MILESTONE MOMENT: Rebels earn first NCAA Tournament bid in program history
When Mike Smith met with Ole Miss athletic director Ross Bjork and executive associate athletic director Lynnette Johnson about taking over as the new head coach of the softball team two years ago, he told them it would be a “three to four year” process in terms of postseason success.
Turns out he overestimated.
For the first time in program history, Ole Miss is heading to the NCAA Tournament after seeing its name among the list of 64 teams during Sunday night’s selection show on ESPNU. The team had a watch party including the team, coaches, staff and fans at Buffalo Wild Wings in Oxford to celebrate the occasion.
The Rebels (39-20) will face Tulsa (35-19) as the No. 2 seed in the Norman (Oklahoma) Regional Friday at 5:30 p.m. on ESPN3.
“It’s surreal,” senior catcher Natalie Martinez said. “We were joking about as each bracket was coming up like, ‘How are we going to get through this whole selection show?’ Because every time our heart was pounding and pounding. … It was a lot to handle, but it was well worth it because this is something we’ve said we wanted the whole time.”
Ole Miss had to wait patiently as its name was not called until nearly 45 minutes into the one-hour show. The Rebels and Tulsa are joined in the regional by the host, No. 3 national seed Oklahoma (47-4), and Wichita State (35-19), who will play each other Friday at 8 p.m. on ESPN.
It has been a season of firsts for the Rebels, who are still in the midst of their best season in program history having won a program-best 39 games and tying the single-season school record for Southeastern Conference wins with 11.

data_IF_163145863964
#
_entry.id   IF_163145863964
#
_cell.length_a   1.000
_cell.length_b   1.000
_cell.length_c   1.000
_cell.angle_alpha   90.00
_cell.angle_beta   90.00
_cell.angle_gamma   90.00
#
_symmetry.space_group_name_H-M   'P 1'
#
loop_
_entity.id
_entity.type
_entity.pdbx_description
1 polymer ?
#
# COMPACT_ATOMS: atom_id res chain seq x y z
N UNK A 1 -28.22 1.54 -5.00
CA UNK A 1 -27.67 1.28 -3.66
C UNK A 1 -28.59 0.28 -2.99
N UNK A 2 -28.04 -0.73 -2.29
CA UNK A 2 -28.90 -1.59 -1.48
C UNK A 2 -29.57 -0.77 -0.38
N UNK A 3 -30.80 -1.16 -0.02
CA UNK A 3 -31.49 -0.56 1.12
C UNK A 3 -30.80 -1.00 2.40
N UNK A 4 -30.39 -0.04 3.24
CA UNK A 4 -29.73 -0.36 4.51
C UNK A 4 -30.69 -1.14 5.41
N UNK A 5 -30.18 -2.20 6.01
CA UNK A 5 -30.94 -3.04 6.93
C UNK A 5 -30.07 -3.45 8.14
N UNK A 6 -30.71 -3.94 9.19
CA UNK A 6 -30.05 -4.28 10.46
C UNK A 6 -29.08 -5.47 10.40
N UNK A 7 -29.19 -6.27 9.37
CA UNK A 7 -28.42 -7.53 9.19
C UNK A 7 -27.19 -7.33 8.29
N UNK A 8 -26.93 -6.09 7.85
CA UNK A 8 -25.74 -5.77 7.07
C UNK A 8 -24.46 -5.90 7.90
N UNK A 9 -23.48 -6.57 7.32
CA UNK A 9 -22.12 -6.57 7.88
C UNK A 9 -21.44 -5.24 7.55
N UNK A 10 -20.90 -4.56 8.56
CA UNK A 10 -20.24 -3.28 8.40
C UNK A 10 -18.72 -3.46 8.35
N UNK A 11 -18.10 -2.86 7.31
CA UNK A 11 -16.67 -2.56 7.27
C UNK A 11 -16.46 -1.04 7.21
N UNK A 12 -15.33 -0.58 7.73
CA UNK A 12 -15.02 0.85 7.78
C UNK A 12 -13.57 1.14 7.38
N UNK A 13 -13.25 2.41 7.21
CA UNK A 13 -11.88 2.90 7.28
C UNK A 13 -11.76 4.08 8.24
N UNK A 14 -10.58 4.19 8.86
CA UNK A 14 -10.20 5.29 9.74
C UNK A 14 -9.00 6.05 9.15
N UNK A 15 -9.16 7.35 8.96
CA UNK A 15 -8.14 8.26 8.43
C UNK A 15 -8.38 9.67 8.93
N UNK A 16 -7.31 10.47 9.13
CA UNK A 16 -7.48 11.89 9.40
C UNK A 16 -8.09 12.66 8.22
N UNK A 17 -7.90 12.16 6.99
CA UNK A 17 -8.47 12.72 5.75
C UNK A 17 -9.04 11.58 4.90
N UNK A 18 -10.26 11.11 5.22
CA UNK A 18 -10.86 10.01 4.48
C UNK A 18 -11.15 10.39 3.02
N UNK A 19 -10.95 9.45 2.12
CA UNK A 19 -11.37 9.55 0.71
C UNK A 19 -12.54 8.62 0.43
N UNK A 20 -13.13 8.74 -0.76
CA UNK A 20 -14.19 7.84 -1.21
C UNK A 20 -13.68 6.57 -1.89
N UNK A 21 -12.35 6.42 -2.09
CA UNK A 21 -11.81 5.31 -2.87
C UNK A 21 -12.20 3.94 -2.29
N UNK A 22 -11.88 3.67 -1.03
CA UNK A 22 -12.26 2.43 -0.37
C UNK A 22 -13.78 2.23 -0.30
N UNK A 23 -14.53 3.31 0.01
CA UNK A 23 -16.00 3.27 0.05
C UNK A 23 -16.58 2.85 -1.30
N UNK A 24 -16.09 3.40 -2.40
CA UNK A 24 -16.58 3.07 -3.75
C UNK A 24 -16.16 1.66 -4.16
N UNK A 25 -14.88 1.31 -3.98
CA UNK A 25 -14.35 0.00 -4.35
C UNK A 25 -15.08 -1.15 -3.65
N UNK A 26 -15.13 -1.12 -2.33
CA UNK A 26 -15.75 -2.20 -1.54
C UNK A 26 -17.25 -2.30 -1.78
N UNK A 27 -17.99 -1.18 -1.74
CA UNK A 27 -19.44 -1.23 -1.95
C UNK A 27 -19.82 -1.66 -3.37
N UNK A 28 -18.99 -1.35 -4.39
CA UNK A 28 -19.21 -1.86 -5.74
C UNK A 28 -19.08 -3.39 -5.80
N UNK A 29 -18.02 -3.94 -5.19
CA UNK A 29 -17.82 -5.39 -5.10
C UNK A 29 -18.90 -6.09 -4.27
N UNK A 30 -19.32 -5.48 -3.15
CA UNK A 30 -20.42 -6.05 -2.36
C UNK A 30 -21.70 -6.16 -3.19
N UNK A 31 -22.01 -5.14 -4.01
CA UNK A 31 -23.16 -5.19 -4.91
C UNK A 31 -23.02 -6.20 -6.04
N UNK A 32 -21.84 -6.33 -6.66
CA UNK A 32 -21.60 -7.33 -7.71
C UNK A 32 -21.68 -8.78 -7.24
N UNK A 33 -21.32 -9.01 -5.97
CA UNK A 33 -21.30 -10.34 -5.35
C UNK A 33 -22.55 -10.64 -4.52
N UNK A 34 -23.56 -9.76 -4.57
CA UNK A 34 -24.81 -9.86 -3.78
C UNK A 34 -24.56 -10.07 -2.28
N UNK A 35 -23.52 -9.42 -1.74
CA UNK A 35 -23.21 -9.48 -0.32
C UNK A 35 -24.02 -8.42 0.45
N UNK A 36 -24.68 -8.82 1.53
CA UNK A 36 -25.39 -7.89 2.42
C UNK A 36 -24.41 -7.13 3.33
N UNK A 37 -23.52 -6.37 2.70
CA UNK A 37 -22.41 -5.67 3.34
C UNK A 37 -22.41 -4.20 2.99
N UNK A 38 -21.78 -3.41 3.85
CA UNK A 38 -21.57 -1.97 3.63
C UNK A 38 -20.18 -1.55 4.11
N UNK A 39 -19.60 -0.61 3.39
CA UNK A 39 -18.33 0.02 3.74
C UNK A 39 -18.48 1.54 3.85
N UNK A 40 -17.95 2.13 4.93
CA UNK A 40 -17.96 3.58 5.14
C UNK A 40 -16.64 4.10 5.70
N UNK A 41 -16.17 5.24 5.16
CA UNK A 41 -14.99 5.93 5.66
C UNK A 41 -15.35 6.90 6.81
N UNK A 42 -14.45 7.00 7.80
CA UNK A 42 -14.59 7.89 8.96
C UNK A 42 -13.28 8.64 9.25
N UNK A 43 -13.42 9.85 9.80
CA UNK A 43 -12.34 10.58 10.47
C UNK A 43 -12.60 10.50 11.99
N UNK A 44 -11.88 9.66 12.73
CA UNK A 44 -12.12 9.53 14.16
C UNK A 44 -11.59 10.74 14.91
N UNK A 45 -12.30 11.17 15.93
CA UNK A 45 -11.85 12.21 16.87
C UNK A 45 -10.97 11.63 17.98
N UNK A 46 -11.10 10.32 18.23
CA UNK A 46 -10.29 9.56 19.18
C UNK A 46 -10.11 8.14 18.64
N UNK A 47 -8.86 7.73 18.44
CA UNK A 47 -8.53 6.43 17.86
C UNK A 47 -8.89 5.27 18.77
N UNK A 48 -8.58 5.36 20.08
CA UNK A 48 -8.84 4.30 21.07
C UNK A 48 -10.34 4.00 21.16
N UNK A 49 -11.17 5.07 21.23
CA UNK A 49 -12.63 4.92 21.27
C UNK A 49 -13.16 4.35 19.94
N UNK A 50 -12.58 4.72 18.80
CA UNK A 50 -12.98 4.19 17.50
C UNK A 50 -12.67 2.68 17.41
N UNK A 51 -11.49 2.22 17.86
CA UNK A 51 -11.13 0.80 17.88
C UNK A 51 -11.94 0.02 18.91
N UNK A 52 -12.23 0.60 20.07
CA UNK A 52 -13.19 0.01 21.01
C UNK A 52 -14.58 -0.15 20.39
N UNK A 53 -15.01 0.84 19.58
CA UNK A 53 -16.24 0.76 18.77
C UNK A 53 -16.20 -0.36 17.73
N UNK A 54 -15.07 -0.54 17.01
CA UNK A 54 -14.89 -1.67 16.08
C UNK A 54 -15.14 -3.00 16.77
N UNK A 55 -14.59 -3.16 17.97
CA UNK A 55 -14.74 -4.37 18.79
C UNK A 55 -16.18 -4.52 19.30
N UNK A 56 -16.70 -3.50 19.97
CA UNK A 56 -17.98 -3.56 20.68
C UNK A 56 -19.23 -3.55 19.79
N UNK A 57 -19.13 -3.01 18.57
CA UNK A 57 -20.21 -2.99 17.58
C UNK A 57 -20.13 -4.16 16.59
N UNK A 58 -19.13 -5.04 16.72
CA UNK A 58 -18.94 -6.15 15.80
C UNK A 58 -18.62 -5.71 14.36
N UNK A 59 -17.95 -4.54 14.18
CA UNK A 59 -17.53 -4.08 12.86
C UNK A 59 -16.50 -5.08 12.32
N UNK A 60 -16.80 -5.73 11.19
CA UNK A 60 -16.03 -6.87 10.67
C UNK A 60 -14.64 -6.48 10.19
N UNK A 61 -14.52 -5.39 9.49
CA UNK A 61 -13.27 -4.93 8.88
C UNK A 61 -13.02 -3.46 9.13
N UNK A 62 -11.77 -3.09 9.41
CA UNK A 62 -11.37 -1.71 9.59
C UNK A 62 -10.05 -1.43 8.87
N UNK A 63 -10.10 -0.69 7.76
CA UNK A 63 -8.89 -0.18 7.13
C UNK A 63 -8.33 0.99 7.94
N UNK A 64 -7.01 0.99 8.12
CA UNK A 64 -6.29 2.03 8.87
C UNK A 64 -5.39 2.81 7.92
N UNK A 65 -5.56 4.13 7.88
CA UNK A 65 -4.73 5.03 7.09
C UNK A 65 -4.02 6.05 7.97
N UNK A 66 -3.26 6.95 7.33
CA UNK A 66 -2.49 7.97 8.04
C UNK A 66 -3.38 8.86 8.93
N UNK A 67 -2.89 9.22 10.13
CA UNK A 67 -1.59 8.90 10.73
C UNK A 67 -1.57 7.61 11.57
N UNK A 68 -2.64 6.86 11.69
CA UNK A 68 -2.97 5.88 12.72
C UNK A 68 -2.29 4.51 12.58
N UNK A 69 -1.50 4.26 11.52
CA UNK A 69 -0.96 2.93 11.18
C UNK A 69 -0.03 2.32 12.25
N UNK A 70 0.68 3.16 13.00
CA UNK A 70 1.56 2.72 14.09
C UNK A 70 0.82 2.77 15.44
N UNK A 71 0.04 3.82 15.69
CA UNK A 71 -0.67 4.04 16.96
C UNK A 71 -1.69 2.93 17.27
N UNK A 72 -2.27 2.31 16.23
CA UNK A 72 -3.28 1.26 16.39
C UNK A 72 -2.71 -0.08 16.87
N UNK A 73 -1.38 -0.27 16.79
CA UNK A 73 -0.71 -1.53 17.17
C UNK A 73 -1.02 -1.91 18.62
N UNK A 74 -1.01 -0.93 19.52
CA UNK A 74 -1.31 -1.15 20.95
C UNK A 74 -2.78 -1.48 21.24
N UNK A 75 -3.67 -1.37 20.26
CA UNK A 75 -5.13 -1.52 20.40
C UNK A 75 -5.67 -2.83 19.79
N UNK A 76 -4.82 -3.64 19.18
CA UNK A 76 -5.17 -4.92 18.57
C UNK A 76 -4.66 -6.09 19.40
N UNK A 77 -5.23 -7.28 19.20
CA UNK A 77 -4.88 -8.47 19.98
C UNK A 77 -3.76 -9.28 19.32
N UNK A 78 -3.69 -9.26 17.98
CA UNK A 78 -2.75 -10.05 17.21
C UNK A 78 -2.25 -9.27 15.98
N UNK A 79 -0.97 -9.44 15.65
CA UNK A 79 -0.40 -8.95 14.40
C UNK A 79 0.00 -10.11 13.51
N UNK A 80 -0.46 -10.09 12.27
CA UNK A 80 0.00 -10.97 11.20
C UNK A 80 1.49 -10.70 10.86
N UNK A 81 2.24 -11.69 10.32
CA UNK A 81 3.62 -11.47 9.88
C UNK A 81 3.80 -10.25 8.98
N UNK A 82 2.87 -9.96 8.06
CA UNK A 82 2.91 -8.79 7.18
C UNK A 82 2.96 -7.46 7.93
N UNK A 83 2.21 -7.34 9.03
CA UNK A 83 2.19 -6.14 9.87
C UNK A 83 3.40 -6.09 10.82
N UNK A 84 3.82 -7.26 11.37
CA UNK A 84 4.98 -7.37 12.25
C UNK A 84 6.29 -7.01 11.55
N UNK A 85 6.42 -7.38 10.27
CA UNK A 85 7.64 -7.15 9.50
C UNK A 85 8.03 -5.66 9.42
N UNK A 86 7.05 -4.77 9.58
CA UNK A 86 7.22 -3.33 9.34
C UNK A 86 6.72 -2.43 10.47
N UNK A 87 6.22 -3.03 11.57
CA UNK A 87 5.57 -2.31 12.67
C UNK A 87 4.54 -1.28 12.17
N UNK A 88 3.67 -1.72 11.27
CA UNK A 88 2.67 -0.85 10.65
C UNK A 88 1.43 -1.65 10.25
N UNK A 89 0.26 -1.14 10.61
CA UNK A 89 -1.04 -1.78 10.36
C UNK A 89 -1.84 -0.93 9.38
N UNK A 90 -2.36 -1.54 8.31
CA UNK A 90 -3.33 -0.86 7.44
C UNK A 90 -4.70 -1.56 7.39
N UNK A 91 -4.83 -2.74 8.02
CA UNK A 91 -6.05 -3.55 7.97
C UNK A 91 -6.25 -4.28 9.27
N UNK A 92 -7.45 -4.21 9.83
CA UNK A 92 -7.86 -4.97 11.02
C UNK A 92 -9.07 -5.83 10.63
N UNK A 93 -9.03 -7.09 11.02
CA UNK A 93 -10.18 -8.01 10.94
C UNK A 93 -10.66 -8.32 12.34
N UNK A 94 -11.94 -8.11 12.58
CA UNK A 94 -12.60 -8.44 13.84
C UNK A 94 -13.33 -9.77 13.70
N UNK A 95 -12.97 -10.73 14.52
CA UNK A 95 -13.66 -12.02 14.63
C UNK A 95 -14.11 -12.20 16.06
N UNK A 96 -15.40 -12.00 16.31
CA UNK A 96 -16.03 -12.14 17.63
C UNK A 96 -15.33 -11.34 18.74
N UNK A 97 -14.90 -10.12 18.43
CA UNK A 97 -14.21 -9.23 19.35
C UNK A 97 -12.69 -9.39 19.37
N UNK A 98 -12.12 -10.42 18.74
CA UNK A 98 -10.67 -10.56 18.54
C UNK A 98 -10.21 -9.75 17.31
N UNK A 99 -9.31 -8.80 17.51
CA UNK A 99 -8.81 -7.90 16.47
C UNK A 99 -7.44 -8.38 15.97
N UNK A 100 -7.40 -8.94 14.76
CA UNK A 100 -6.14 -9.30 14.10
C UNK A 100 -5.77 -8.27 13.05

The Rebels finished the season strong, taking wins over then-No. 14 ranked Georgia and then-No. 9 ranked Tennessee in the final two weeks of the season. Ole Miss also knocked off Georgia in the first round of the SEC Tournament in Starkville last week for its first tournament win ever.
“I’m a part of my first (tournament appearance), and I’m glad that they are a part of their first one, too,” Smith said after the announcement. “I think everybody is excited. I think the preparation that we’ve gone through for the entire year has really got us to this point. We laid a foundation early, and we just kind of got better and better.”
Their resume and body of work spoke for themselves and helped the Rebels pass the eye test of the selection committee, which Johnson is a part of. The Rebels had nine wins over top-50 RPI teams and five wins over top-25 teams.
“(The committee) is not going to get to see the heart and the grit and the soul. They get to see the numbers,” Johnson said. “I was on the committee last year, and I said that I hoped I got to see history while I’m on this committee and our kids did it.”
Two seasons ago, Ole Miss had three conference wins and, in 2011, hosted the SEC Tournament only to not be competing in it. Smith has turned the culture of the program around in less than two years, going from one of the worst teams in the league to one of the 11 SEC teams competing for a national championship.
“This program in particular has been our worst program,” Bjork said. “The numbers speak for themselves, and to see this in year two under (Smith), obviously that’s way ahead of schedule.”
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